Our top pick for the best kerosene heater is the Mr. Heater F270320 MH125KTR Forced-Air Kerosene Heater. It produces an impressive amount of heat, as much as 125,000 BTUs which it distributes across a large area of 3,125 square feet. With an 8.5-gallon capacity tank, it provides you with up to 15 hours.
Our step up pick is the Pro-Temp Kerosene Radiant Sun Stream Heater. It has a heat output of 70,000 BTUs and a 4-gallon tank which will provide for up to 7 hours.
We also have a budget pick based on our kerosene heater reviews for anyone who doesn’t want to spend a lot of money on a heater. Our best budget pick is the Dura Heat DH2304 Indoor Kerosene Heater. It gives an output of 23,800 BTUs and has a 1.9-gallon fuel tank that will provide you with 9 to 12 hours.
A Little Background
A kerosene heater falls under the category of non-electric space heaters and operates using kerosene as its fuel. In countries like the US, people use kerosene heaters only as a supplement to their main sources of heat, or in times of emergency. In other countries, however, a good example being Japan, people use them as the main source of heat for their homes.
Kerosene heaters have several advantages. The greatest benefit is their reliability during power blackouts, their high energy efficiency, and the fact that they are economical to both buy and use.
Kerosene is a source of fuel that has low volatility and packs a lot of energy. It is also safer than most of the alternatives since it is hard to ignite. It has a 99% combustion efficiency. It is easily available and can be safely stored in large quantities in a small space within your house.
How Kerosene Heaters Work
Kerosene heaters have a circular wick in their center, atop a tank filled with kerosene. The wick is made out of either cotton or fiberglass. The wick is dipped into the tank where it draws the kerosene through capillary action.
When the kerosene-drenched wick is lighted, the kerosene instantaneously becomes a gas. The burning of the gas in gas heaters generates heat which mingles with the molecules of the surrounding area, heating them up through convection and all objects within range through radiation.
Most of them don’t require electricity, but some do use it for ignition or to power a fan that pushes hot air out into the room with force. Most use battery-powered ignition instead.
The more the surface of the wick that is exposed, the greater the amount of heat generated. When the exposed surface of the wick is larger, there is more kerosene burning, which means there is more heat production.
The quality of your kerosene also affects heat output. If it is contaminated with dust or debris, it will cause clogging of some of the wick’s capillaries, which reduces the amount of kerosene on the wick. With less kerosene to burn, naturally there will be lower heat production.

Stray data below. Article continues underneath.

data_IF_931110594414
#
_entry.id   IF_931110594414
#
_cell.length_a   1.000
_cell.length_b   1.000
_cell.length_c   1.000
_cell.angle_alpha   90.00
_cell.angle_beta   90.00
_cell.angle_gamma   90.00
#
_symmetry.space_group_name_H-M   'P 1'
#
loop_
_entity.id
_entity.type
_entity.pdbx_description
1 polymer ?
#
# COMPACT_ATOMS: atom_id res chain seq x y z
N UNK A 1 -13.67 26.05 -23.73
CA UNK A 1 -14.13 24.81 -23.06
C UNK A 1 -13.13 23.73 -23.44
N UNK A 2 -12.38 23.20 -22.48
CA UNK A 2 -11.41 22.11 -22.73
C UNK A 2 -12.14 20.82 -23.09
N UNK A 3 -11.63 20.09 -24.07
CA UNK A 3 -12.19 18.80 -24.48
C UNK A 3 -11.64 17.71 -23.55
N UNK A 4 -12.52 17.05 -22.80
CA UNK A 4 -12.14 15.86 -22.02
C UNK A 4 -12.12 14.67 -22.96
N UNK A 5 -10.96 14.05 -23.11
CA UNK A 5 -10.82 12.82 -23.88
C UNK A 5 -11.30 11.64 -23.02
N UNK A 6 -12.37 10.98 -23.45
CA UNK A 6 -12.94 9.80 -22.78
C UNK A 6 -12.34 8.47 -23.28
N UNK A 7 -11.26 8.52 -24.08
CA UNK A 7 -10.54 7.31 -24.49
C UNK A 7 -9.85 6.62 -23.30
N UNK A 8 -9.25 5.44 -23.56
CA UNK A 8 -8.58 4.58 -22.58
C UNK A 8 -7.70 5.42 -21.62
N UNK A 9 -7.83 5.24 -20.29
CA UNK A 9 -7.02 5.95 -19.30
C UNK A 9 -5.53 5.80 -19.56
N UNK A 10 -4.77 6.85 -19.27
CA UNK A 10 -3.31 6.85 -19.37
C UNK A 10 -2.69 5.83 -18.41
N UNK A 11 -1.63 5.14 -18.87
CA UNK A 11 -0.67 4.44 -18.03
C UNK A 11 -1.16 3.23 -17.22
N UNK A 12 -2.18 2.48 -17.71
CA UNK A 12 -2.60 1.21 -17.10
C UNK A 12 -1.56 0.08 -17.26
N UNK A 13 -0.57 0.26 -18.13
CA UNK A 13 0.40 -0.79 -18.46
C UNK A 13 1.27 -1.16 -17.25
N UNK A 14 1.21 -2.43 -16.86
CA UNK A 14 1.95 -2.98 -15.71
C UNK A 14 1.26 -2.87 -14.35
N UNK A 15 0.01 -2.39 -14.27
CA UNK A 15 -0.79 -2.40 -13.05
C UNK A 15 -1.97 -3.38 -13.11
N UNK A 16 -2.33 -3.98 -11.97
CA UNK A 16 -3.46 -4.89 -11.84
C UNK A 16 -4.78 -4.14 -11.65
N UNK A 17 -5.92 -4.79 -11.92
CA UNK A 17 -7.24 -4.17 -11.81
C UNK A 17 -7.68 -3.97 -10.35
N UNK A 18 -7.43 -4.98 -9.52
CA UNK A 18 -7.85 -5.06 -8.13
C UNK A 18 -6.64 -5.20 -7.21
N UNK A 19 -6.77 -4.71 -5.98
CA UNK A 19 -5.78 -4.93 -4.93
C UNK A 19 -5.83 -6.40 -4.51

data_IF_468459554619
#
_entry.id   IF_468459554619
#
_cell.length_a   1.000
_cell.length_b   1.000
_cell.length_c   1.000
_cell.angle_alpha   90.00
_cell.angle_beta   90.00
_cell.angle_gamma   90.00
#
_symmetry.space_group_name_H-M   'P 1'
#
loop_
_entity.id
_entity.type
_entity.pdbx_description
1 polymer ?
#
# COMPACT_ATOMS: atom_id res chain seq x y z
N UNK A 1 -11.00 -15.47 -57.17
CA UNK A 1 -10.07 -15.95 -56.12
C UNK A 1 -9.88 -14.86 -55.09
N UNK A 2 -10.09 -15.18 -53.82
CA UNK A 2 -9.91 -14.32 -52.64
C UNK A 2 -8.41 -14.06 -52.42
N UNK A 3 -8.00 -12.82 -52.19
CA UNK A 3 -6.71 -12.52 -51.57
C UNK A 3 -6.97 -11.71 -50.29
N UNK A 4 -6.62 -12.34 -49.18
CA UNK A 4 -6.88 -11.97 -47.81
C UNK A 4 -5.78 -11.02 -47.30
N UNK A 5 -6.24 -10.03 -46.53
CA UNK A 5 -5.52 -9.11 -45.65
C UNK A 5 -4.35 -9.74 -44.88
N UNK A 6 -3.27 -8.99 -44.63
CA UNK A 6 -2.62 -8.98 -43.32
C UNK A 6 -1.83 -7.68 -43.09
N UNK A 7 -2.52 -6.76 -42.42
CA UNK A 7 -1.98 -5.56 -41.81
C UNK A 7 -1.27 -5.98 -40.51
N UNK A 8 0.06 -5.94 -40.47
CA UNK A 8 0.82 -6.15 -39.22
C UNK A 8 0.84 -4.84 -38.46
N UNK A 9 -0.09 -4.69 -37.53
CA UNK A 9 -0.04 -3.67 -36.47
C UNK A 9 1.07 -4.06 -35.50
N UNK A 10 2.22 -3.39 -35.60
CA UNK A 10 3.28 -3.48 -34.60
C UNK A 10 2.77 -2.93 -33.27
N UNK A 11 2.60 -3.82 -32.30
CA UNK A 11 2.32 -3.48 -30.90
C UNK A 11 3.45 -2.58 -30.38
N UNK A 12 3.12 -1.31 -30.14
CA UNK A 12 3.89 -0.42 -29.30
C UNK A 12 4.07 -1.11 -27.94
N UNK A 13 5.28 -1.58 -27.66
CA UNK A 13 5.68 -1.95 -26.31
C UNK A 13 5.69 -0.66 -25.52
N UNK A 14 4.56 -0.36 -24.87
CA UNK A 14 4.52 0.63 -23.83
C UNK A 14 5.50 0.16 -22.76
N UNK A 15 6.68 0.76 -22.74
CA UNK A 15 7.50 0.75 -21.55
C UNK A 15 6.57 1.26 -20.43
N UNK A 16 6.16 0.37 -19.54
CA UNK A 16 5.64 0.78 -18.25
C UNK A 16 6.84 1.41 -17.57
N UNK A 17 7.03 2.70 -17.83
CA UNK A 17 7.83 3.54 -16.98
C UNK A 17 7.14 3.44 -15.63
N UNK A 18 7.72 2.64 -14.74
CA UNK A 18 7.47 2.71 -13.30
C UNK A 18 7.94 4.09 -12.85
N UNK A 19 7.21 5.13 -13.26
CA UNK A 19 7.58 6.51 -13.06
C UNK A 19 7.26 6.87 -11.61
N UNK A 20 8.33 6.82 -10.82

Types of Kerosene Heaters
1. Convection Kerosene Heater
These are cylindrical in shape, which enables them to disperse heat in 360 degrees, that is, equally in all directions – upward and outward. They are the best choice for large areas and can even heat multiple rooms simultaneously. They are not ideal for small, closed spaces such as bedrooms.
If you have one, place it in a central location for the best heat distribution. With one or two of them, you can heat an entire house.
Their fuel tank is located just below the wick and combustion chamber. After absorbing the fuel, the wick delivers it into the combustion chamber. Since they do not have a removable fuel tank, you have to move them for refilling. To refuel, you use a siphon pump. Ensure your unit has a fuel gauge. Convection heaters are larger than radiant heaters, have a higher energy output, have a thirstier appetite for fuel, and can be compared to furnaces in the way they heat all the air in a room.
2. Radiant Kerosene Heater
These space heaters have a rectangular shape and generally favor smaller areas. They reflect heat from the burner element into the open space. Unlike the former, they do not supply heat in all directions. Instead, they direct towards a specific direction. They are best for apartments.
They too have a wick and combustion chamber. However, unlike convection heaters, they also have a reflector, which directs the heat towards people or objects. Some come with electric fans, which help increase the flow of heated air.
Most of them come with a removable tank, which means a unit can remain rooted in one spot without having to be moved. All you have to do is take off the tank and take it with you to where you have your fuel stored.
Why You May Need a Kerosene Heater
- You will save some of the money you would have spent on heating bills if you use a kerosene heater to supplement the heat source you already have in place. You can turn your central heating system off and use a kerosene heating device in the room you are currently occupying.
- During wintertime, you can’t do without heat. In case of a power cut or blackout, you will need a heat source that will continue supplying heat as you wait for the power to come back on.
- They are perfect for use at different job sites. This is especially convenient for people who work outdoors. They can keep you warm while you work in the cold of winter. Since these devices are portable, you can easily carry them from one site to another, from one room to another, to the garage, and so on. This makes them a better alternative than most other types of heating alternatives.
- Kerosene is one of the cheapest fuels you can use in heating. The costs are lower than those of propane heaters using propane tank fuel and electrical heating devices. A propane heat source, portable propane heater or torpedo heater is typically much more expensive.
How We Picked
1. Heat Output
Heat output is measured in BTUs (British Thermal Units). The best heating devices produce a great amount of heat, and so this factor was critical to us while looking for the best unit.